Cancer Registration

  • Michael Alderson


During the nineteenth century a number of authorities pointed out the drawbacks of mortality data; one outcome of this was that at the beginning of the present century attempts were made to collect cancer morbidity data. This was initially done by carrying out a census of patients with the disease; estimates of the prevalence of cancer were obtained for Germany, the Netherlands, Spain, Portugal and Hungary in the first few years of the century. Such a method of data collection was open to considerable error, owing to the difficulty of obtaining the co-operation of all the doctors involved (Dollinger, 1907). Registration of patients treated with radium began in Great Britain in 1928, by the National Radium Commission. Between the two world wars regional cancer registries were set up in various countries; these provided morbidity data of value. In 1942, despite enemy occupation, Denmark became the first country to establish a national registry (Clemmesen, 1965). The other Scandinavian countries soon followed, with registries based on lines practically identical with those of the Danish one. With the inception of the National Health Service, the national cancer registry scheme was launched in England and Wales. It was not until 1962 that all the regions of the country were covered by the scheme (Registrar General, 1968). A scheme for registration was introduced in Scotland in 1958.


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4.4 Bibliography 4.4.1 Incidence not Covered by IARC

  1. Afghanistan Sobin (1969)Google Scholar
  2. Algeria Yaker (1980)Google Scholar
  3. Argentina Bianco (1982)Google Scholar
  4. Bolivia Rios Dalenz (1981)Google Scholar
  5. Botswana Macrae and Cook (1975)Google Scholar
  6. Cameroon Jensen et al. (1978)Google Scholar
  7. Congo Tyns and Ravisse (1970)Google Scholar
  8. Egypt Aboul Nasr (1980)Google Scholar
  9. Finland 1953–82 (atlas): Pukkala et al. (1987)Google Scholar
  10. Fiji Boyd et al. (1973a)Google Scholar
  11. India Malhotra (1967: gastro-intestinal cancers)Google Scholar
  12. Indonesia 1970–3: Soeripto et al (1977)Google Scholar
  13. Iran Habibi (1970); Ghadirian et al. (1980)Google Scholar
  14. Kuwait Omar (1982)Google Scholar
  15. Lesotho Martin (1976)Google Scholar
  16. Liberia Sobo (1982)Google Scholar
  17. Madagascar Coulanges et al. (1979)Google Scholar
  18. Malaysia Armstrong and Ahluwalia (1979)Google Scholar
  19. Norway Regional data: Norwegian Cancer Society (1978)Google Scholar
  20. Pacific basin Menck and Henderson (1979, 1982)Google Scholar
  21. Panama 1974–8: Reeves et al. (1982)Google Scholar
  22. Papua Atkinson et al. (1983)Google Scholar
  23. Peru Olivares (1982)Google Scholar
  24. Philippines Philippine Cancer Society (1981)Google Scholar
  25. Scotland atlas 1975–80: Kemp et al. (1985)Google Scholar
  26. Sudan Sudan Ministry of Health (1978)Google Scholar
  27. Thailand National Cancer Institute of Thailand (1980)Google Scholar
  28. Turkey Bilir (1981)Google Scholar
  29. United States 1937–47: Dorn and Cutler (1959) 1967–71: Cutler and Young (1975) 1935–74: Devesa and Silverman (1978) 1969–76: Pollack and Horm (1980) 1973–7: Youngs al (1981Google Scholar
  30. USSR 1969–71 and 1975: Napalkov et al (1983) Estonia: Staneczek et al (1982) Ukraine 1958–77: Guslitser et al (1981)Google Scholar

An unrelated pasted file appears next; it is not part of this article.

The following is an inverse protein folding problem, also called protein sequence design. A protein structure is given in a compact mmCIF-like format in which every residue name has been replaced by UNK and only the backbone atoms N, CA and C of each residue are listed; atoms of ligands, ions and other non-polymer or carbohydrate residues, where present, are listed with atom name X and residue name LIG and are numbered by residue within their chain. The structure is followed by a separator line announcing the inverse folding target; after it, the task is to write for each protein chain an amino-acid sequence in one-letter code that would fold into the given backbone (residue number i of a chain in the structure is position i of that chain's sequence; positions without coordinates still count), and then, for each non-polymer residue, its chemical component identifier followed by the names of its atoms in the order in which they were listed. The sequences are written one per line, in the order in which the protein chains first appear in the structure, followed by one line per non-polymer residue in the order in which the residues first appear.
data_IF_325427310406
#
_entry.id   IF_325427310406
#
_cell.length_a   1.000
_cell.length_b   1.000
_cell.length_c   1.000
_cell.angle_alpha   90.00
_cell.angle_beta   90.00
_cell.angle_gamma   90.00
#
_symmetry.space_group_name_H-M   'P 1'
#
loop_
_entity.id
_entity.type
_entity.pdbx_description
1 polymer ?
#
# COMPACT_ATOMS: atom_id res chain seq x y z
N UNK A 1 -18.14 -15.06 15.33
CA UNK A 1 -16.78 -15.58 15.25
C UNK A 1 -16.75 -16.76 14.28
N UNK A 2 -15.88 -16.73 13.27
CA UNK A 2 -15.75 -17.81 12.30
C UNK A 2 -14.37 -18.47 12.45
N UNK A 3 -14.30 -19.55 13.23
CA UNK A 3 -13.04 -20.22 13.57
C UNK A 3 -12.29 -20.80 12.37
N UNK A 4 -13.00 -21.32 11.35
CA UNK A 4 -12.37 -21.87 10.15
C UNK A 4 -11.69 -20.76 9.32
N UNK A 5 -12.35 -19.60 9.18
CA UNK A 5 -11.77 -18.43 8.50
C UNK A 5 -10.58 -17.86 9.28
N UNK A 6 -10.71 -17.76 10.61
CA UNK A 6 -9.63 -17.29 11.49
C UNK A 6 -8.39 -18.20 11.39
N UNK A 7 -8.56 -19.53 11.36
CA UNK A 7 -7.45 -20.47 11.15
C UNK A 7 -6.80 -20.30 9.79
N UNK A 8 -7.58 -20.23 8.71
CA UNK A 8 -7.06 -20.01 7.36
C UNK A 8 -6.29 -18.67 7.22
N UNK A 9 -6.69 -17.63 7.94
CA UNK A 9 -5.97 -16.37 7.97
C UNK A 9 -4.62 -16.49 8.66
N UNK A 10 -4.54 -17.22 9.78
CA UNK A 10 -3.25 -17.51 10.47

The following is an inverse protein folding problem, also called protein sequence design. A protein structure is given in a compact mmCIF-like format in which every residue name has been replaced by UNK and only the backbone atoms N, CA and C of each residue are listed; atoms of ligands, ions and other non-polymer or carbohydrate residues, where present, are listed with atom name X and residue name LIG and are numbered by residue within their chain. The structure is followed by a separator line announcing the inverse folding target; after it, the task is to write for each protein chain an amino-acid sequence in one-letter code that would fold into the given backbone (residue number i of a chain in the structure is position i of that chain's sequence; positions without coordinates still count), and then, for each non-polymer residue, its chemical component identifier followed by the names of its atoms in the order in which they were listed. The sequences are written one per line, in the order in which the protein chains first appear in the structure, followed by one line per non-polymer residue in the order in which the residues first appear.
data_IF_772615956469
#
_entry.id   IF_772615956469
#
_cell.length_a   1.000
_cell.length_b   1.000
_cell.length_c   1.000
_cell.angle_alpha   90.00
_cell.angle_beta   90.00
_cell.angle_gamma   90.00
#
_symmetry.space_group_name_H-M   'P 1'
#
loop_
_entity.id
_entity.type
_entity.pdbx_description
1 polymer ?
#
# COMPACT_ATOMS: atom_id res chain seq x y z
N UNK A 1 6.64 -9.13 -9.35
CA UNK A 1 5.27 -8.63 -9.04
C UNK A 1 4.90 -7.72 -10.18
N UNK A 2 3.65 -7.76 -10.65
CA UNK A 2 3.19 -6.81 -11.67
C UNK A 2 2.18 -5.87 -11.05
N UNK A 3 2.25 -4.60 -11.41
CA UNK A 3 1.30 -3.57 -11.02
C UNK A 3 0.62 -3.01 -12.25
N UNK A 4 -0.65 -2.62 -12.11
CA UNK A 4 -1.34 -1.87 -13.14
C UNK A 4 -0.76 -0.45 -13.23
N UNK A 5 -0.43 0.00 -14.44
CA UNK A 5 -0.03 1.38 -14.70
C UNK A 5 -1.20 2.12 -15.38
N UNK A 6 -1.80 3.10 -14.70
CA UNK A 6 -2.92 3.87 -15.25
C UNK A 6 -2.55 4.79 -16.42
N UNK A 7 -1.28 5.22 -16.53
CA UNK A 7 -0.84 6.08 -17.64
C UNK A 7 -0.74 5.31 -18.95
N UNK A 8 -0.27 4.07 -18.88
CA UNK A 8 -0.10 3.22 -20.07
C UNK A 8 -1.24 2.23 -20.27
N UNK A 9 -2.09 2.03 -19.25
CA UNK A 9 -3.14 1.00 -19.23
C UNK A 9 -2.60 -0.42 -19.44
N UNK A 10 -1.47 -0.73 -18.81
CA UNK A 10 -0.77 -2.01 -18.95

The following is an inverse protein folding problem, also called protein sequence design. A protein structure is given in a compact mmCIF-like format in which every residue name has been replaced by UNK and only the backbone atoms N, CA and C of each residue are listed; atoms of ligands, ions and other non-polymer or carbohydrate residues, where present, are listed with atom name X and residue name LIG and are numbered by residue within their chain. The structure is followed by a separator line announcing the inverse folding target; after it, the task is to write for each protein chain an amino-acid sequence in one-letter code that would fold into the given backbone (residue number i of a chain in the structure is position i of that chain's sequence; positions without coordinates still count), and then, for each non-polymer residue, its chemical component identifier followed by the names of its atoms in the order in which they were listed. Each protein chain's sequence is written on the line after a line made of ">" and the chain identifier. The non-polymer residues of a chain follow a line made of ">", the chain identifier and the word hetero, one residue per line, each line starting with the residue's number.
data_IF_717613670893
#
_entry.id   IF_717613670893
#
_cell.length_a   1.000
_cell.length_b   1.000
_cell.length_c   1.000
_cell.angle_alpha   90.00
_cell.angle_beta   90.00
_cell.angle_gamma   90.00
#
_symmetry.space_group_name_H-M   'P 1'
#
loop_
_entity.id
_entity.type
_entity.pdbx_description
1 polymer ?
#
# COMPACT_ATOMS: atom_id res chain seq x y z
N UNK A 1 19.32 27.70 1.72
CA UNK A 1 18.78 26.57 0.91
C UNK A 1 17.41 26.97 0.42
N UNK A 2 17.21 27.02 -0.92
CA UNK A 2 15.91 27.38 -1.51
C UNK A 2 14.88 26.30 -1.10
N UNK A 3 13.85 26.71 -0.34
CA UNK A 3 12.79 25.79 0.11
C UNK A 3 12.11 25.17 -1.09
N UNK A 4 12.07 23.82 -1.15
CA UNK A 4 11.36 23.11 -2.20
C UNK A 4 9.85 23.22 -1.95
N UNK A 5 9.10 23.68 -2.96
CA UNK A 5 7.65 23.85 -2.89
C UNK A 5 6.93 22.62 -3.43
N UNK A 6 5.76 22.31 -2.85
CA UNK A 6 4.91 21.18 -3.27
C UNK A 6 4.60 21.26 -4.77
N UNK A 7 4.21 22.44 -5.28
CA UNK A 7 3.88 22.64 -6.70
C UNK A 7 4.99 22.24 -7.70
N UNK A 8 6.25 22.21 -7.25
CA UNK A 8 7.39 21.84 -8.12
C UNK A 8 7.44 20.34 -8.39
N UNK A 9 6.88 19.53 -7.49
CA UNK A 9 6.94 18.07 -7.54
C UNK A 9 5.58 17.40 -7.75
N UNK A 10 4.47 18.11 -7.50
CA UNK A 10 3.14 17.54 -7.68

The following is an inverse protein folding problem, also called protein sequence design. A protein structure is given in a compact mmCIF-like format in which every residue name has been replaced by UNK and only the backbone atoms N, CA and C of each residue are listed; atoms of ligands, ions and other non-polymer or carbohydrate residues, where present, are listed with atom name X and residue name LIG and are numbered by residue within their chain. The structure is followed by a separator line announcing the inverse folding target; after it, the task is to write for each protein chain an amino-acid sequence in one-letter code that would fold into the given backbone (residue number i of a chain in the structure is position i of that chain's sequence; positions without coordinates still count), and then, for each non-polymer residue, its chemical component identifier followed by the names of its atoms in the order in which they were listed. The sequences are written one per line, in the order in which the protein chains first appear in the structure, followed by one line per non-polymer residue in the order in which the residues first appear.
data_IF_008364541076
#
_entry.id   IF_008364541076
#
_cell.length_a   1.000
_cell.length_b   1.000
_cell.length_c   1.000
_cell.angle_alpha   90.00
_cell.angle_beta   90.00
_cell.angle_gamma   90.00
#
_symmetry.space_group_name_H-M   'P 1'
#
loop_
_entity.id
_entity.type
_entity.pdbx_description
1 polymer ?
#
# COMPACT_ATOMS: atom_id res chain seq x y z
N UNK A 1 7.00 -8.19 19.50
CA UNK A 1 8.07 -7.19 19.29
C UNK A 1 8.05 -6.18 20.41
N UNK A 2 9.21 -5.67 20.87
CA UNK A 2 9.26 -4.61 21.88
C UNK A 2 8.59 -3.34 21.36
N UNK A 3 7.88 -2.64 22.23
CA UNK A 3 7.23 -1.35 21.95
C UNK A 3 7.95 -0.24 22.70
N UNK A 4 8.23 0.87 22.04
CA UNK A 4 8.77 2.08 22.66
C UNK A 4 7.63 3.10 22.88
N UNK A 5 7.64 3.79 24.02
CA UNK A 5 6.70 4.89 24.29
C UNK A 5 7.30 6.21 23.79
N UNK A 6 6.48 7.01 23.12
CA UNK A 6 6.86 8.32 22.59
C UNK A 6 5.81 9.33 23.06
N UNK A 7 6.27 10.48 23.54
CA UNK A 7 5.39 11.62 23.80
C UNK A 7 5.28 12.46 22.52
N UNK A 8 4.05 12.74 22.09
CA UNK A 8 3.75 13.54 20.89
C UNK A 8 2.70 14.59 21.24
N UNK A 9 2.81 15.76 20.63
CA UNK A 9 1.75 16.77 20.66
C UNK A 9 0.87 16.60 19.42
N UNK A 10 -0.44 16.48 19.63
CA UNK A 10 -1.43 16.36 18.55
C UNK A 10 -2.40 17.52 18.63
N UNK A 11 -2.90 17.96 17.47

31. Individual SitesGoogle Scholar
  32. Prostate 38 countries, 1957–72: Hakulinen et al (1978)Google Scholar
  33. Neuroblastoma Denmark, 1943–80: Carlsen (1986)Google Scholar
  34. Childhood cancer Sweden 1958–74: Erichsson et al (1978)Google Scholar
  35. Melanoma Survey in USA, 1977–8: Scotto et al (1983)Google Scholar

4.4.2 International Survival Statistics

  1. Bailar et al. (1966) mounted a special study to identify possible reasons for the difference in survival between England and Wales and the US for cervical cancer. Detailed examination was made of records for a regional register in each of the countries: no bias in method of preparing incidence and survival data was identified which could account for the persistent differences in the results.Google Scholar
  2. Data for various countries have been published as follows (the years indicate the period of recording incidence involved in the material): 8 countries for 30 sites Logan (1978)Google Scholar
  3. Belgium 1964–5: National Confederation of Christian Sickness Funds (1981)Google Scholar
  4. Finland 1953–74: Hakulinen et al. (1981)Google Scholar
  5. Great Britain 1960–74: Cancer Research Campaign (1982)Google Scholar
  6. Norway 1953–67: Norwegian Cancer Society (1975) 1968–75: Cancer Registry of Norway (1980)Google Scholar
  7. United States 1940–64: Axtell et al. (1972) 1950–69: Axtell et al. (1976) 1960–73: Myers and Hankey (1980) 1977–82: (Hodgkin’s disease): Davis et al. (1987)Google Scholar

4.4.3 Clustering

  1. Bailar et al. (1970), Barton et al. (1965), Ederer et al. (1964), Gunz and Speirs (1968), Klauber (1971), Knox (1963, 1964), Mantel (1967), Ohno et al. (1979), Pearson (1913), Pike and Smith (1968), Smith (1982)Google Scholar
  2. Burkitt’s lymphoma East Africa: Williams et al. (1978)Google Scholar

4.4.4 Prediction

  1. Hakama et al. (1986); Hakulinen and Pukkala (1982); Sandstad (1982); Boyle and Robertson (1987)Google Scholar

Copyright information

© Michael Alderson 1988

Authors and Affiliations

  • Michael Alderson
    • 1
  1. 1.SouthamptonUK

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